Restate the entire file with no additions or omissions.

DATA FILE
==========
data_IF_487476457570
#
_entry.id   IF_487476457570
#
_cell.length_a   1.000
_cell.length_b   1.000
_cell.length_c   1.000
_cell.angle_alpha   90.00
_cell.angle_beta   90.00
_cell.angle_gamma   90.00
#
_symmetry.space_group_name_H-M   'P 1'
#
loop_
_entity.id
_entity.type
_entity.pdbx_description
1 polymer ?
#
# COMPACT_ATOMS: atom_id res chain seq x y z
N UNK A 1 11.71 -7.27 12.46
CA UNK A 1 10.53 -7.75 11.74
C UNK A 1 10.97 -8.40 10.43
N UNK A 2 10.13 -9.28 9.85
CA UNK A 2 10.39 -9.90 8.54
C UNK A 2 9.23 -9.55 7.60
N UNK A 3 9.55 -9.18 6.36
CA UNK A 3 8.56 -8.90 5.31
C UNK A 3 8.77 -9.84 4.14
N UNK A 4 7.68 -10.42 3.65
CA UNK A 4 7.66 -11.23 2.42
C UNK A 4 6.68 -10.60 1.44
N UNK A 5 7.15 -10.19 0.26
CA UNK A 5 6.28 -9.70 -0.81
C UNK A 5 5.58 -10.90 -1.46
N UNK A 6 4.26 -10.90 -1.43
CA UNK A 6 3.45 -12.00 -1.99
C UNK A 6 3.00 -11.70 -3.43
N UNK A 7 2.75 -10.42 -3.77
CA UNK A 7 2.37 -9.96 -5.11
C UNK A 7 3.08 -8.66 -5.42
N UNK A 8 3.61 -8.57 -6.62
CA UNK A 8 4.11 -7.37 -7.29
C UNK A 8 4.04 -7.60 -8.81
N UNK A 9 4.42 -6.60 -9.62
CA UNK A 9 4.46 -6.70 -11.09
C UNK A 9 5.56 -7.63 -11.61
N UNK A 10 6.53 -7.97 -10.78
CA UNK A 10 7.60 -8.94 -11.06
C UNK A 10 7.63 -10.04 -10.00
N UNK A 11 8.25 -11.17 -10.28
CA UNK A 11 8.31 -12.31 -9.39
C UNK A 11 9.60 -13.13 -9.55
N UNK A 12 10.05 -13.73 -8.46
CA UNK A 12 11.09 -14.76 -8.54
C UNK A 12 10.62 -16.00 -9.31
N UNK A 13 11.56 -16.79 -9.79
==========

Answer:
data_IF_487476457570
#
_entry.id   IF_487476457570
#
_cell.length_a   1.000
_cell.length_b   1.000
_cell.length_c   1.000
_cell.angle_alpha   90.00
_cell.angle_beta   90.00
_cell.angle_gamma   90.00
#
_symmetry.space_group_name_H-M   'P 1'
#
loop_
_entity.id
_entity.type
_entity.pdbx_description
1 polymer ?
#
# COMPACT_ATOMS: atom_id res chain seq x y z
N UNK A 1 11.71 -7.27 12.46
CA UNK A 1 10.53 -7.75 11.74
C UNK A 1 10.97 -8.40 10.43
N UNK A 2 10.13 -9.28 9.85
CA UNK A 2 10.39 -9.90 8.54
C UNK A 2 9.23 -9.55 7.60
N UNK A 3 9.55 -9.18 6.36
CA UNK A 3 8.56 -8.90 5.31
C UNK A 3 8.77 -9.84 4.14
N UNK A 4 7.68 -10.42 3.65
CA UNK A 4 7.66 -11.23 2.42
C UNK A 4 6.68 -10.60 1.44
N UNK A 5 7.15 -10.19 0.26
CA UNK A 5 6.28 -9.70 -0.81
C UNK A 5 5.58 -10.90 -1.46
N UNK A 6 4.26 -10.90 -1.43
CA UNK A 6 3.45 -12.00 -1.99
C UNK A 6 3.00 -11.70 -3.43
N UNK A 7 2.75 -10.42 -3.77
CA UNK A 7 2.37 -9.96 -5.11
C UNK A 7 3.08 -8.66 -5.42
N UNK A 8 3.61 -8.57 -6.62
CA UNK A 8 4.11 -7.37 -7.29
C UNK A 8 4.04 -7.60 -8.81
N UNK A 9 4.42 -6.60 -9.62
CA UNK A 9 4.46 -6.70 -11.09
C UNK A 9 5.56 -7.63 -11.61
N UNK A 10 6.53 -7.97 -10.78
CA UNK A 10 7.60 -8.94 -11.06
C UNK A 10 7.63 -10.04 -10.00
N UNK A 11 8.25 -11.17 -10.28
CA UNK A 11 8.31 -12.31 -9.39
C UNK A 11 9.60 -13.13 -9.55
N UNK A 12 10.05 -13.73 -8.46
CA UNK A 12 11.09 -14.76 -8.54
C UNK A 12 10.62 -16.00 -9.31
N UNK A 13 11.56 -16.79 -9.79